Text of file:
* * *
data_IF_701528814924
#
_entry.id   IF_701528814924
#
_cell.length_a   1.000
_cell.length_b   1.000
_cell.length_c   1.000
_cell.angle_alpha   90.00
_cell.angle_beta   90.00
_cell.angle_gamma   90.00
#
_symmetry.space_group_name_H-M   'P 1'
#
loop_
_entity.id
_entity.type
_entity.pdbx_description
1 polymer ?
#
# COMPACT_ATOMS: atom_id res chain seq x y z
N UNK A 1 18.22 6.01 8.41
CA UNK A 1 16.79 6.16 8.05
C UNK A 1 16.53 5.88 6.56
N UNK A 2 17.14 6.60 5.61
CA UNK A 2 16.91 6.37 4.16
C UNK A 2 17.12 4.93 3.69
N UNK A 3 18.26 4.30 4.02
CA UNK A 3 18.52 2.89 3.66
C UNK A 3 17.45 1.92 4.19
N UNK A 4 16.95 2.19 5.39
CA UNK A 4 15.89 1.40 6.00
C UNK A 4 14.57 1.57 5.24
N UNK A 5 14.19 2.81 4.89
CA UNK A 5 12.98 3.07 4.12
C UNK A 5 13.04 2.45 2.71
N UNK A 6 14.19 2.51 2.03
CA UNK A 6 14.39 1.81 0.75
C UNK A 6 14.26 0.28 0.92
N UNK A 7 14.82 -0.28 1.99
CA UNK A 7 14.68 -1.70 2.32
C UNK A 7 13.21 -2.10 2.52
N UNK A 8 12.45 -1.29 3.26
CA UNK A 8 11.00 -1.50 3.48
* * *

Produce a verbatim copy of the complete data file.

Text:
data_IF_701528814924
#
_entry.id   IF_701528814924
#
_cell.length_a   1.000
_cell.length_b   1.000
_cell.length_c   1.000
_cell.angle_alpha   90.00
_cell.angle_beta   90.00
_cell.angle_gamma   90.00
#
_symmetry.space_group_name_H-M   'P 1'
#
loop_
_entity.id
_entity.type
_entity.pdbx_description
1 polymer ?
#
# COMPACT_ATOMS: atom_id res chain seq x y z
N UNK A 1 18.22 6.01 8.41
CA UNK A 1 16.79 6.16 8.05
C UNK A 1 16.53 5.88 6.56
N UNK A 2 17.14 6.60 5.61
CA UNK A 2 16.91 6.37 4.16
C UNK A 2 17.12 4.93 3.69
N UNK A 3 18.26 4.30 4.02
CA UNK A 3 18.52 2.89 3.66
C UNK A 3 17.45 1.92 4.19
N UNK A 4 16.95 2.19 5.39
CA UNK A 4 15.89 1.40 6.00
C UNK A 4 14.57 1.57 5.24
N UNK A 5 14.19 2.81 4.89
CA UNK A 5 12.98 3.07 4.12
C UNK A 5 13.04 2.45 2.71
N UNK A 6 14.19 2.51 2.03
CA UNK A 6 14.39 1.81 0.75
C UNK A 6 14.26 0.28 0.92
N UNK A 7 14.82 -0.28 1.99
CA UNK A 7 14.68 -1.70 2.32
C UNK A 7 13.21 -2.10 2.52
N UNK A 8 12.45 -1.29 3.26
CA UNK A 8 11.00 -1.50 3.48